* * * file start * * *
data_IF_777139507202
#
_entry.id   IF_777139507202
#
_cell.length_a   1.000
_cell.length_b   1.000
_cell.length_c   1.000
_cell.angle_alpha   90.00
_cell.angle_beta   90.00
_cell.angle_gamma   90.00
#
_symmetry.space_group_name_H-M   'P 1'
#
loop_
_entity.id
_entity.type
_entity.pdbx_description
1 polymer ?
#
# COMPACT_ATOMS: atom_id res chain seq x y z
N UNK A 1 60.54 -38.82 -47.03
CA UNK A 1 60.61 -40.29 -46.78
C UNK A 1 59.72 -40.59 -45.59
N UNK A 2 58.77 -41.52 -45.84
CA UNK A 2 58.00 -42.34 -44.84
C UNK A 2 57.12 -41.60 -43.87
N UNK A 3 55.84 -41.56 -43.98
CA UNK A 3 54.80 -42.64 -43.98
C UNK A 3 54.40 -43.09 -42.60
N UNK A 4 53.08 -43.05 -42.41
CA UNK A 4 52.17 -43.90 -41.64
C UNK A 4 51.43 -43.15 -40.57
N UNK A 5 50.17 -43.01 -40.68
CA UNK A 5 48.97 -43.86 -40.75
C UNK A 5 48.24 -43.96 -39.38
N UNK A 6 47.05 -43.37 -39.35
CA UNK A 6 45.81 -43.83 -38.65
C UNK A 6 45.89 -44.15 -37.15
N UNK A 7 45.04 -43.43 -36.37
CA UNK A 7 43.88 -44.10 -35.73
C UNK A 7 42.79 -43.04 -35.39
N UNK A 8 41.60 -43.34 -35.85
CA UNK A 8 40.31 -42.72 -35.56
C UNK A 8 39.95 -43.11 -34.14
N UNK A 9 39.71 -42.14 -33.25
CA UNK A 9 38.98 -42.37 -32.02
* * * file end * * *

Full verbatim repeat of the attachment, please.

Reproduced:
data_IF_777139507202
#
_entry.id   IF_777139507202
#
_cell.length_a   1.000
_cell.length_b   1.000
_cell.length_c   1.000
_cell.angle_alpha   90.00
_cell.angle_beta   90.00
_cell.angle_gamma   90.00
#
_symmetry.space_group_name_H-M   'P 1'
#
loop_
_entity.id
_entity.type
_entity.pdbx_description
1 polymer ?
#
# COMPACT_ATOMS: atom_id res chain seq x y z
N UNK A 1 60.54 -38.82 -47.03
CA UNK A 1 60.61 -40.29 -46.78
C UNK A 1 59.72 -40.59 -45.59
N UNK A 2 58.77 -41.52 -45.84
CA UNK A 2 58.00 -42.34 -44.84
C UNK A 2 57.12 -41.60 -43.87
N UNK A 3 55.84 -41.56 -43.98
CA UNK A 3 54.80 -42.64 -43.98
C UNK A 3 54.40 -43.09 -42.60
N UNK A 4 53.08 -43.05 -42.41
CA UNK A 4 52.17 -43.90 -41.64
C UNK A 4 51.43 -43.15 -40.57
N UNK A 5 50.17 -43.01 -40.68
CA UNK A 5 48.97 -43.86 -40.75
C UNK A 5 48.24 -43.96 -39.38
N UNK A 6 47.05 -43.37 -39.35
CA UNK A 6 45.81 -43.83 -38.65
C UNK A 6 45.89 -44.15 -37.15
N UNK A 7 45.04 -43.43 -36.37
CA UNK A 7 43.88 -44.10 -35.73
C UNK A 7 42.79 -43.04 -35.39
N UNK A 8 41.60 -43.34 -35.85
CA UNK A 8 40.31 -42.72 -35.56
C UNK A 8 39.95 -43.11 -34.14
N UNK A 9 39.71 -42.14 -33.25
CA UNK A 9 38.98 -42.37 -32.02